There are probably not enough adjectives in the English language to describe the exciting, loving and musically intuitive chemistry generated by singer Angela DeNiro and her husband, saxophonist/arranger Ron Aprea on Swingin’ With Legends 2 – a smashing and empowering high- octane sequel to the long-married couple’s critically acclaimed 1998 collection Swingin’ With Legends.
But don’t tell that to legendary vibraphonist Terry Gibbs, who compares Angela to the likes of Sarah, Ella, Carmen, Irene, etc. as far as her chops, time, feeling and swingability and says, “Not only do Angela and Ron make a great team in marriage, but they also make a great team on this CD.” The quote from AllMusic about the first release would equally apply to this generous 14-track sequel: “…a reminder of how exciting a big band could be.”
Both DeNiro and Aprea have massive individual resumes on their own, but as we stroll happily from the sassy, sultry coolness at the start of the eventually swinging and boisterous (Peggy Lee and Quincy Jones-composed!) “New York City Blues” through the tenderly wistful finale “The Curtain Falls,” it’s fun to imagine the dual magic they might have created had they recorded bold, 15 piece big band event albums like this regularly throughout their 38-year (and counting) marriage. We can in part thank the pandemic downtime for allowing an opening for DeNiro and Aprea to, quite literally, get back into the swing of things. Quarantined in their NYC apartment, Aprea completed 25 vocal orchestrations.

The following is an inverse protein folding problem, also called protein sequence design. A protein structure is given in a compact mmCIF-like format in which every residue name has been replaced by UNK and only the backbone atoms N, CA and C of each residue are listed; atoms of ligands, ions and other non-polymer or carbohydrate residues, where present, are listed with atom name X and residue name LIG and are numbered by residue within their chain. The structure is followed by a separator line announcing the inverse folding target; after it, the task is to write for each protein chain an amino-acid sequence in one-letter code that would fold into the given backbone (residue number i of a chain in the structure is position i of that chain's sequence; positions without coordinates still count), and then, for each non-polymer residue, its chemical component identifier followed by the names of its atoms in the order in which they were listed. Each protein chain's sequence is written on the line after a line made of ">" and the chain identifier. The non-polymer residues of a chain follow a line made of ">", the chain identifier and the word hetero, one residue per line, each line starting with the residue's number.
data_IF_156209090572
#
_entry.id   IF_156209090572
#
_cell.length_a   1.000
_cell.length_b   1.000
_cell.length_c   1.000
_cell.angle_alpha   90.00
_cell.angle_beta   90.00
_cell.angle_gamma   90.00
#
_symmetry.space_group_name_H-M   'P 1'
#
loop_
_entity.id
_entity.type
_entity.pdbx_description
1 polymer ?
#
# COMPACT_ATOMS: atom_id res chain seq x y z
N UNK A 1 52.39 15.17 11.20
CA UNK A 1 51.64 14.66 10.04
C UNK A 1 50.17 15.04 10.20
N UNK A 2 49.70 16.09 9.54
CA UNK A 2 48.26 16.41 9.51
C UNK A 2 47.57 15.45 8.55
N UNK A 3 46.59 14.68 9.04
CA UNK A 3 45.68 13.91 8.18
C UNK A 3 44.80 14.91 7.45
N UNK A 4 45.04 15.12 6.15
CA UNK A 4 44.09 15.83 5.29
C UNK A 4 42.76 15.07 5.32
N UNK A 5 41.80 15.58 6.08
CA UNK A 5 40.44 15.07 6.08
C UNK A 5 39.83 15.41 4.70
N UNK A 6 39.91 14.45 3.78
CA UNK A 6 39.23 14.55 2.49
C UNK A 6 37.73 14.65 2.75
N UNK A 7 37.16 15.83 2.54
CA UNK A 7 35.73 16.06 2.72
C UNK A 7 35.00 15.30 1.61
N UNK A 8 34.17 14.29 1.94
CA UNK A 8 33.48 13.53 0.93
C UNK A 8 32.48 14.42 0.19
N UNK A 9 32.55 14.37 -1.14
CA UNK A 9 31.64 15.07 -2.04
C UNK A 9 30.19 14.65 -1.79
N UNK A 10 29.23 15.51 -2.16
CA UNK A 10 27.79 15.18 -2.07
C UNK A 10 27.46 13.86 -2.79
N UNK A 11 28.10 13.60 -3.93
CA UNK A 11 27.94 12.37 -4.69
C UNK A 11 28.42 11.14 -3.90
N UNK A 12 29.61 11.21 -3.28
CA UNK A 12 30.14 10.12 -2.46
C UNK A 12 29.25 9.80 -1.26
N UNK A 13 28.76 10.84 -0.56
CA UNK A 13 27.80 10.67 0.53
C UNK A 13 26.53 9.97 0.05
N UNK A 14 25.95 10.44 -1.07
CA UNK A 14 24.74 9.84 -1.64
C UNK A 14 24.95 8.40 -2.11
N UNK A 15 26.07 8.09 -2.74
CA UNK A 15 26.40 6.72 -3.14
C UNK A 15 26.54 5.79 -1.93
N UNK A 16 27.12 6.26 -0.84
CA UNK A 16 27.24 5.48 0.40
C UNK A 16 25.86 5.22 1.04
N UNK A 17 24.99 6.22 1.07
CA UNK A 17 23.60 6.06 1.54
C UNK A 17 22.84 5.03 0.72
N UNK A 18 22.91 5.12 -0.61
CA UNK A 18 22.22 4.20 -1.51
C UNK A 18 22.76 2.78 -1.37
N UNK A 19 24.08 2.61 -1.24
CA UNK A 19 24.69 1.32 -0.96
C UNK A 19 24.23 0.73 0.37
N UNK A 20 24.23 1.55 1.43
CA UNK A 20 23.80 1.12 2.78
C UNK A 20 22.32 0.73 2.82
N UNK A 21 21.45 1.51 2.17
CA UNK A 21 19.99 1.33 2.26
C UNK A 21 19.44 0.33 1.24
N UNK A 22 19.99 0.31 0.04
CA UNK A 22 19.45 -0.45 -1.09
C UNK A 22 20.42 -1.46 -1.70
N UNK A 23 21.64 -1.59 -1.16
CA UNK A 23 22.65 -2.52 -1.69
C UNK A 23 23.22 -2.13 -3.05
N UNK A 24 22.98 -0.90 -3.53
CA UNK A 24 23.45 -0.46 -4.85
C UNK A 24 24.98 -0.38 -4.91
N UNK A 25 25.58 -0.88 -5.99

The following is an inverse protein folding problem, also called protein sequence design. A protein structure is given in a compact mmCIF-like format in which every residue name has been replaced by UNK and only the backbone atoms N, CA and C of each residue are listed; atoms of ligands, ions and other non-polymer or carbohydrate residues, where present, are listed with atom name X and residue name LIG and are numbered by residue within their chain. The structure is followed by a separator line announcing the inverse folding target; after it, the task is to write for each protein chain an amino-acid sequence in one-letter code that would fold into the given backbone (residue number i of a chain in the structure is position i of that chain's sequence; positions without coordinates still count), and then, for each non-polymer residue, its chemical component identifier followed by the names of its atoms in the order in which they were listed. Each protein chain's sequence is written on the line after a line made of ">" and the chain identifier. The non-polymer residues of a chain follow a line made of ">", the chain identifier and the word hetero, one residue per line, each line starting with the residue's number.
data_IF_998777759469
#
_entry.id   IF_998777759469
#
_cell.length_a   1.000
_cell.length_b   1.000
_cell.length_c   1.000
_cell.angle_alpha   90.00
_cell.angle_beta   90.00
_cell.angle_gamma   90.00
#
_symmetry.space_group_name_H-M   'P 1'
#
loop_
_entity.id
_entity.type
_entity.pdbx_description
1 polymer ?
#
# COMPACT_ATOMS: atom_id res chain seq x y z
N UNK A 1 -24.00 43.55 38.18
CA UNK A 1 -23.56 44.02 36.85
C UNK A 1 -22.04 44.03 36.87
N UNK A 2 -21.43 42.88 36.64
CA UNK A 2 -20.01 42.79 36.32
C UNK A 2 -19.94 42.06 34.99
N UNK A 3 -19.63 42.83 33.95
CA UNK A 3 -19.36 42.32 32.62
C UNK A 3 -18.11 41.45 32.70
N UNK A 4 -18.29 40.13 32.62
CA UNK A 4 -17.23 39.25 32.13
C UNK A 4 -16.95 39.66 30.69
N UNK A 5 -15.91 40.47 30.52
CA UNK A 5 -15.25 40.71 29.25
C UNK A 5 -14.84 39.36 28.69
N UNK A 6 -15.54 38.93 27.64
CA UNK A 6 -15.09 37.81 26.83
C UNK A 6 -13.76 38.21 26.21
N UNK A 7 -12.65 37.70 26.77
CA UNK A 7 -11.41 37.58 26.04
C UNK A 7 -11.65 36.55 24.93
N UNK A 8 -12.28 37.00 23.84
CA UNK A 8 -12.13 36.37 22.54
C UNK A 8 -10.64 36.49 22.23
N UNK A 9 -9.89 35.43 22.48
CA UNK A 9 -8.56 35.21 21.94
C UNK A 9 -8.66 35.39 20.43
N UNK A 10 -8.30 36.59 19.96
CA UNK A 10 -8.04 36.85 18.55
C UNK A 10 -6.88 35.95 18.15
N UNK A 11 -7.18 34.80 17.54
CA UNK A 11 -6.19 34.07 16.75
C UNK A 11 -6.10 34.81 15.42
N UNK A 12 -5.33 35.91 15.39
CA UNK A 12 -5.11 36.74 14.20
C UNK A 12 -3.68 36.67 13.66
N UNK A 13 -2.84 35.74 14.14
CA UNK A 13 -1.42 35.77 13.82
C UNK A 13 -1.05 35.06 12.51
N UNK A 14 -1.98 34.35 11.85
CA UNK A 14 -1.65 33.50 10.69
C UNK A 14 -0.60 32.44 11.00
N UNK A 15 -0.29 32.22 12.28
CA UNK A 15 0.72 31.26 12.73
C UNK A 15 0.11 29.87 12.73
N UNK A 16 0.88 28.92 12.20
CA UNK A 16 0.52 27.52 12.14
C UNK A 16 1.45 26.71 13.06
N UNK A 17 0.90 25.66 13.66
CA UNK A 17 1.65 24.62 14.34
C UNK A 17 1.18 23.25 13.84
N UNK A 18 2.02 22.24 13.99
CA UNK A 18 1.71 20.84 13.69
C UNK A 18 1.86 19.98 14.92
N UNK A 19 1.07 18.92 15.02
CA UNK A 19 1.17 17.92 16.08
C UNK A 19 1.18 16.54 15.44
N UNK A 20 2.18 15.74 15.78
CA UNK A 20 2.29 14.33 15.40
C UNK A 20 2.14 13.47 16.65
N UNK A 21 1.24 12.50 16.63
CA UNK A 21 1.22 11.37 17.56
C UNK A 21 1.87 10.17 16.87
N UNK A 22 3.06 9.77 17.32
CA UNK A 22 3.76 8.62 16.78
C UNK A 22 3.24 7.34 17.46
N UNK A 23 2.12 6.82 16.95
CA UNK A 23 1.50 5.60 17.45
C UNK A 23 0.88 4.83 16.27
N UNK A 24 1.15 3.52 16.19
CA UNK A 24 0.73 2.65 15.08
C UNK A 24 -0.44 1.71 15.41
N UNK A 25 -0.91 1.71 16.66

When the lockdown was lifted, the couple scheduled a few rehearsals with an ensemble at the Musician’s Union. The goosebump-inducing session left no doubt that Swingin’ With Legends 2 had to happen – and, perhaps not so unexpectedly considering the top notch talet involved, after only two rehearsals, they nailed the 14 songs in just six hours. Though there are solos galore by the so-called lesser-known participants, we’re also treated to major moments by greats like Randy Brecker, whose stark, dreamy extended trumpet solo ushers a whimsical spin through “Hello Young Lovers”; Ken Peplowski, whose charming clarinet whimsy brings romantic light to a sparkling rendition of “You’d Be So Easy to Love”; and tenor sax giant Lew Tabackin, whose smoky intro paves the way to a rambunctious twist on “It Might as Well Be Spring,” a surreal showcase for DeNiro’s scat magic in unison with the full band.
Another legend, the late saxophonist Phil Woods, is on board in spirit, via a fast phrased, swirling arrangement of “Willow Weep For Me” that’s based on Woods’ version (and features a fiery solo by saxophonist Todd Bashore) and, even more sentimentally, and the heartfelt, Latin spiced tribute “For Phil.” The lone original in the set, it’s an homage by Aprea to his onetime teacher and lifelong friend. Here’s hoping it won’t take 25 years or another pandemic to get this wonderful, inspired couple to think about a third go-round.